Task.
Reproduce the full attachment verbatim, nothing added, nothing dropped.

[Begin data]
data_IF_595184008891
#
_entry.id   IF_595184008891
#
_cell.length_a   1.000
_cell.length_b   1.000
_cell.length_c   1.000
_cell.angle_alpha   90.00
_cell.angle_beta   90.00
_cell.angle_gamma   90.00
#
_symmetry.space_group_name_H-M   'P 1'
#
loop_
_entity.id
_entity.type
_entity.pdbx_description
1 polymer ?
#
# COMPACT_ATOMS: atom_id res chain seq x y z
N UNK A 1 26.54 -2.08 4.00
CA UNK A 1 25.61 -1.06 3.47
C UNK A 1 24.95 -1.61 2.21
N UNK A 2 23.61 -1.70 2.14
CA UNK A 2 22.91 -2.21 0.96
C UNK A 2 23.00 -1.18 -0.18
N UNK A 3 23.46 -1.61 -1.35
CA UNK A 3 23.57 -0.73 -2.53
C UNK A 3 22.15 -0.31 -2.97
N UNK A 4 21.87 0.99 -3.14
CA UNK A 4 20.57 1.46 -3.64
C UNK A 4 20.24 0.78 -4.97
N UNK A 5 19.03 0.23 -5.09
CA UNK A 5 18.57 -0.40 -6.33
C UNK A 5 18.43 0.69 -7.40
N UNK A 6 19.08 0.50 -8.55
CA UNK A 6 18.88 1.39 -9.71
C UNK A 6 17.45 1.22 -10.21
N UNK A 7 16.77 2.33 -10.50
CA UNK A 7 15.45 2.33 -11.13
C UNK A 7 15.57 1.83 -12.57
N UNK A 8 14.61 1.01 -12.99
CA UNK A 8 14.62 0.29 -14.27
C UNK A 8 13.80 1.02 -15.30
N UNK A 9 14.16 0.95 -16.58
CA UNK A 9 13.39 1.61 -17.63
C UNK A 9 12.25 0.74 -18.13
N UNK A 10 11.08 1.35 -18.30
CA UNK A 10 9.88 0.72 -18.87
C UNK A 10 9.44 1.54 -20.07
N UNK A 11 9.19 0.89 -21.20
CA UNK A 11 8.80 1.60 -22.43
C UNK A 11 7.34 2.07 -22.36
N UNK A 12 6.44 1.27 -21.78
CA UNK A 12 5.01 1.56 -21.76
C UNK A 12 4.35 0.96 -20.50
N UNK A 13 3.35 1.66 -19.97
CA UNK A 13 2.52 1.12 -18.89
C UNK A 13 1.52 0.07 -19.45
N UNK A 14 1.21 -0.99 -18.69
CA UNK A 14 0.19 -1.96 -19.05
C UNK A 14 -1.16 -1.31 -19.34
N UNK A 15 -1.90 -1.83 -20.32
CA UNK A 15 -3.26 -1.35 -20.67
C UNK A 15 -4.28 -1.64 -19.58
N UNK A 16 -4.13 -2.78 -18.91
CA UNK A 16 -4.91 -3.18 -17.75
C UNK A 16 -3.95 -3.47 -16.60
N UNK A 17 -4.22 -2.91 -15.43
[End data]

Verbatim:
data_IF_595184008891
#
_entry.id   IF_595184008891
#
_cell.length_a   1.000
_cell.length_b   1.000
_cell.length_c   1.000
_cell.angle_alpha   90.00
_cell.angle_beta   90.00
_cell.angle_gamma   90.00
#
_symmetry.space_group_name_H-M   'P 1'
#
loop_
_entity.id
_entity.type
_entity.pdbx_description
1 polymer ?
#
# COMPACT_ATOMS: atom_id res chain seq x y z
N UNK A 1 26.54 -2.08 4.00
CA UNK A 1 25.61 -1.06 3.47
C UNK A 1 24.95 -1.61 2.21
N UNK A 2 23.61 -1.70 2.14
CA UNK A 2 22.91 -2.21 0.96
C UNK A 2 23.00 -1.18 -0.18
N UNK A 3 23.46 -1.61 -1.35
CA UNK A 3 23.57 -0.73 -2.53
C UNK A 3 22.15 -0.31 -2.97
N UNK A 4 21.87 0.99 -3.14
CA UNK A 4 20.57 1.46 -3.64
C UNK A 4 20.24 0.78 -4.97
N UNK A 5 19.03 0.23 -5.09
CA UNK A 5 18.57 -0.40 -6.33
C UNK A 5 18.43 0.69 -7.40
N UNK A 6 19.08 0.50 -8.55
CA UNK A 6 18.88 1.39 -9.71
C UNK A 6 17.45 1.22 -10.21
N UNK A 7 16.77 2.33 -10.50
CA UNK A 7 15.45 2.33 -11.13
C UNK A 7 15.57 1.83 -12.57
N UNK A 8 14.61 1.01 -12.99
CA UNK A 8 14.62 0.29 -14.27
C UNK A 8 13.80 1.02 -15.30
N UNK A 9 14.16 0.95 -16.58
CA UNK A 9 13.39 1.61 -17.63
C UNK A 9 12.25 0.74 -18.13
N UNK A 10 11.08 1.35 -18.30
CA UNK A 10 9.88 0.72 -18.87
C UNK A 10 9.44 1.54 -20.07
N UNK A 11 9.19 0.89 -21.20
CA UNK A 11 8.80 1.60 -22.43
C UNK A 11 7.34 2.07 -22.36
N UNK A 12 6.44 1.27 -21.78
CA UNK A 12 5.01 1.56 -21.76
C UNK A 12 4.35 0.96 -20.50
N UNK A 13 3.35 1.66 -19.97
CA UNK A 13 2.52 1.12 -18.89
C UNK A 13 1.52 0.07 -19.45
N UNK A 14 1.21 -0.99 -18.69
CA UNK A 14 0.19 -1.96 -19.05
C UNK A 14 -1.16 -1.31 -19.34
N UNK A 15 -1.90 -1.83 -20.32
CA UNK A 15 -3.26 -1.35 -20.67
C UNK A 15 -4.28 -1.64 -19.58
N UNK A 16 -4.13 -2.78 -18.91
CA UNK A 16 -4.91 -3.18 -17.75
C UNK A 16 -3.95 -3.47 -16.60
N UNK A 17 -4.22 -2.91 -15.43